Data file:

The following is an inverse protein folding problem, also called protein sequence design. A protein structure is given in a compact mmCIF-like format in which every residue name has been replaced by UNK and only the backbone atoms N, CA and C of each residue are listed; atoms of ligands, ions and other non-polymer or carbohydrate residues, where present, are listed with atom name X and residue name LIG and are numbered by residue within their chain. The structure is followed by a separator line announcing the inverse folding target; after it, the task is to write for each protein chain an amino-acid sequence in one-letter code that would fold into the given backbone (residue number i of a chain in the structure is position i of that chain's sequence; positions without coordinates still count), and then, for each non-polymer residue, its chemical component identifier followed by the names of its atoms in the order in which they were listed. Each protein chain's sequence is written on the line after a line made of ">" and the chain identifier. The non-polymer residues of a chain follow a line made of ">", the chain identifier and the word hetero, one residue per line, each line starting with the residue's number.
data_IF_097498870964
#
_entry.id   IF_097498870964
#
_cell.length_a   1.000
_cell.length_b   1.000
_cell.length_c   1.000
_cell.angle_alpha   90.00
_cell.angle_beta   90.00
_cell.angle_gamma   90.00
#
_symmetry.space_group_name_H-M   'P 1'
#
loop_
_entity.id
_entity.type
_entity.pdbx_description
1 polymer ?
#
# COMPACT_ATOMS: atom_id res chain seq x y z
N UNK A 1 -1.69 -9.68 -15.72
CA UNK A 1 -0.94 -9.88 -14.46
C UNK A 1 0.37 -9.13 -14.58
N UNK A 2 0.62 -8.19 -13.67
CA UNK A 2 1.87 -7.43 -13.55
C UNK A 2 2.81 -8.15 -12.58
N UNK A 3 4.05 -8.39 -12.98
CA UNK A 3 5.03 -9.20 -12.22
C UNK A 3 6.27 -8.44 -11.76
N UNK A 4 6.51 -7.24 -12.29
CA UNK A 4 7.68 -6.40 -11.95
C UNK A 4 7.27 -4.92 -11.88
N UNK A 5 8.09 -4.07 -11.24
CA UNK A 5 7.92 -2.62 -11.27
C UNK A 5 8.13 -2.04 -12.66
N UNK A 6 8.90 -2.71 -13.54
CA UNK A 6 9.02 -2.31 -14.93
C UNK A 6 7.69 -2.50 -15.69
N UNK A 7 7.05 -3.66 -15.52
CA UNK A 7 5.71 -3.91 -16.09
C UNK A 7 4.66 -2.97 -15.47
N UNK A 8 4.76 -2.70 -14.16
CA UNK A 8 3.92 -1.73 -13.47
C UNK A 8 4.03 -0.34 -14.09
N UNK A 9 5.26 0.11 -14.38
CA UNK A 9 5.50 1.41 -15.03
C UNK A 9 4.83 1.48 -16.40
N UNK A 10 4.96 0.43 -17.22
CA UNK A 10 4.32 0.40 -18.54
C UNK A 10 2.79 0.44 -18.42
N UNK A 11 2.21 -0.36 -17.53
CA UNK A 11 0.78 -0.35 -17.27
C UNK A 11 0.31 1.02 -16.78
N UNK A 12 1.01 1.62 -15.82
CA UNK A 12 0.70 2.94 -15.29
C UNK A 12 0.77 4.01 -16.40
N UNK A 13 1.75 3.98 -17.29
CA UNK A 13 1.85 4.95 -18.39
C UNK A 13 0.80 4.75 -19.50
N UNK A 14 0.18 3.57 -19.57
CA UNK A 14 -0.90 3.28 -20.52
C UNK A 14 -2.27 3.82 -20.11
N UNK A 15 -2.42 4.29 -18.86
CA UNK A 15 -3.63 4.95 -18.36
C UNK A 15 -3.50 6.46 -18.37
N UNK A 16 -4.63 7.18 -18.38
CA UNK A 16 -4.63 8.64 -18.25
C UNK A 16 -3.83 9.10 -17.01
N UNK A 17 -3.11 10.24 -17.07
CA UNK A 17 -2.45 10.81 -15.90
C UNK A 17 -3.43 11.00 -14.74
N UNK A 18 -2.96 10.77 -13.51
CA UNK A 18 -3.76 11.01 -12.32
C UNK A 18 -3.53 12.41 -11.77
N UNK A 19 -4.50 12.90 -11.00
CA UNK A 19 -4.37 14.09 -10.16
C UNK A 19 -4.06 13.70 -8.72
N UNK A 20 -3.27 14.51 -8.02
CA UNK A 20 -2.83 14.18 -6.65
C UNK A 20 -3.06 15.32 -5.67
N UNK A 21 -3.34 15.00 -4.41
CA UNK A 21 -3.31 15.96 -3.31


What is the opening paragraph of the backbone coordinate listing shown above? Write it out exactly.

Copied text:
The following is an inverse protein folding problem, also called protein sequence design. A protein structure is given in a compact mmCIF-like format in which every residue name has been replaced by UNK and only the backbone atoms N, CA and C of each residue are listed; atoms of ligands, ions and other non-polymer or carbohydrate residues, where present, are listed with atom name X and residue name LIG and are numbered by residue within their chain. The structure is followed by a separator line announcing the inverse folding target; after it, the task is to write for each protein chain an amino-acid sequence in one-letter code that would fold into the given backbone (residue number i of a chain in the structure is position i of that chain's sequence; positions without coordinates still count), and then, for each non-polymer residue, its chemical component identifier followed by the names of its atoms in the order in which they were listed. Each protein chain's sequence is written on the line after a line made of ">" and the chain identifier. The non-polymer residues of a chain follow a line made of ">", the chain identifier and the word hetero, one residue per line, each line starting with the residue's number.